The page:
With the covid crisis19, the issue of food supplies has returned to…
The consumer has positioned lamb meat as a natural and tasty product. And also natural that is part of a healthy diet. What do you mean healthy?
Varied: that includes foods of all the groups and in the suitable quantities. Each of the foods can present a nutrient deficit that is compensated by the other groups.
Balanced: to reach a balance between caloric intake and energy consumption, respecting the appropriate proportion of each of the macronutrients (proteins 10-15%, lipids <30-35% and the rest carbohydrates).
Moderate: that there is control of certain components for cases in which their excessive intake may influence the development of chronic degenerative pathologies (refined sugars, saturated fats, cholesterol and salt).
NUTRITIONAL VALUE OF LAMB MEAT
Meat is an essential element in the diet, as it provides our body with a large amount of nutrients:
Water: between 60-80% of its weight.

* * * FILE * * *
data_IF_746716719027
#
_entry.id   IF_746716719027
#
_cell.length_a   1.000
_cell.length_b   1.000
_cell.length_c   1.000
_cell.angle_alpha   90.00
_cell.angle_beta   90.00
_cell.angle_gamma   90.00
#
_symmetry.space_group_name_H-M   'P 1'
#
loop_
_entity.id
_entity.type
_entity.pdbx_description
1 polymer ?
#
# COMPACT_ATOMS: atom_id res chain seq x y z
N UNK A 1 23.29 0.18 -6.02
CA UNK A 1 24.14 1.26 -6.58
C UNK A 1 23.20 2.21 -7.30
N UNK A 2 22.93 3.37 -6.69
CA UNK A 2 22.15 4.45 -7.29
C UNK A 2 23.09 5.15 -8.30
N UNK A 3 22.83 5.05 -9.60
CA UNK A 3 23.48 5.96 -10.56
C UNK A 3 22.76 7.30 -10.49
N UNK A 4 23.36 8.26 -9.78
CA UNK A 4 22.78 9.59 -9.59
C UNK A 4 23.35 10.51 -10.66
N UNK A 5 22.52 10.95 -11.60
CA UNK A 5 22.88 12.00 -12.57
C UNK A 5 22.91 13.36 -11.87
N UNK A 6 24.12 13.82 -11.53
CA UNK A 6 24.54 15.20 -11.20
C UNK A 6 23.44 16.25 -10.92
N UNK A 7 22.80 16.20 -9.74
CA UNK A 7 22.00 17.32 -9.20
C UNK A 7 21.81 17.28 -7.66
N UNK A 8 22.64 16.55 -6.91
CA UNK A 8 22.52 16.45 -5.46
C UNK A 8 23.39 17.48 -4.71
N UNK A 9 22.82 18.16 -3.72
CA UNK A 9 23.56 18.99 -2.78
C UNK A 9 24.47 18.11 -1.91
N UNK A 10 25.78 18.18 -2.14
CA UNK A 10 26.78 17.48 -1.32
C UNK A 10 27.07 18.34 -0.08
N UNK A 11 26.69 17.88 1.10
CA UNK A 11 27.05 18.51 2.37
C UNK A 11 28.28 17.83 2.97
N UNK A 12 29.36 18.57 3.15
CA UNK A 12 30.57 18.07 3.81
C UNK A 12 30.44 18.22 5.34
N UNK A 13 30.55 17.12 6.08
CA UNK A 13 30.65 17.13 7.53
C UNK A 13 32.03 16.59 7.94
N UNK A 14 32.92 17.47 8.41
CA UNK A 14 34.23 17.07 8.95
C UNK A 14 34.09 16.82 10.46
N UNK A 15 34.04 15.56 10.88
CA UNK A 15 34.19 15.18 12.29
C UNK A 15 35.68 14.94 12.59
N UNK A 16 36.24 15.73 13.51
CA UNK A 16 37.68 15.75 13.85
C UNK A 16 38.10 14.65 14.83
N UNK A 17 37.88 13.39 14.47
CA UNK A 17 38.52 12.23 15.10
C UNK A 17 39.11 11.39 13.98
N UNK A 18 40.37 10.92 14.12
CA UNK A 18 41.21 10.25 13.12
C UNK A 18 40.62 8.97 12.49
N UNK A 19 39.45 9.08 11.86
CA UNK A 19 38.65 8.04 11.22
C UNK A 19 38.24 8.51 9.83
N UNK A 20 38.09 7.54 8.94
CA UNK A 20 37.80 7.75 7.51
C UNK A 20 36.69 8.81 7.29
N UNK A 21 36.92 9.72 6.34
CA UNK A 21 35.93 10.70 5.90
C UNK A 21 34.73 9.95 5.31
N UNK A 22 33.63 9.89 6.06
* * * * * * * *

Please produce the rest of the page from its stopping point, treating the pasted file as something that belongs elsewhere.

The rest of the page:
Proteins: it has between 20-25% protein of high biological value since around 40% of its amino acids are essential, that is, the body cannot synthesize them and therefore must be provided by the diet.
Vitamins: The content of B group vitamins stands out, such as B1 (thiamine), B2 (rivoflavin), B3 (niacin), B6 and B12, which promote the proper functioning of the nervous system, in addition to vitamin A, in the form of retinol.
Minerals: This meat is an excellent natural source of iron and zinc with high bioavailability, in addition to the contribution of copper, phosphorus or selenium.
Approximately between 30 and 60% of the iron in meat is highly bioavailable (heme iron), however, the iron we obtain from vegetables (lentils, spinach …) is mainly non-heme, which is less bioavailable .
Lamb also has an important sodium content, especially the chops.
Fats: lamb meat contains an average percentage of fat that ranges from 12 to 25% of its composition.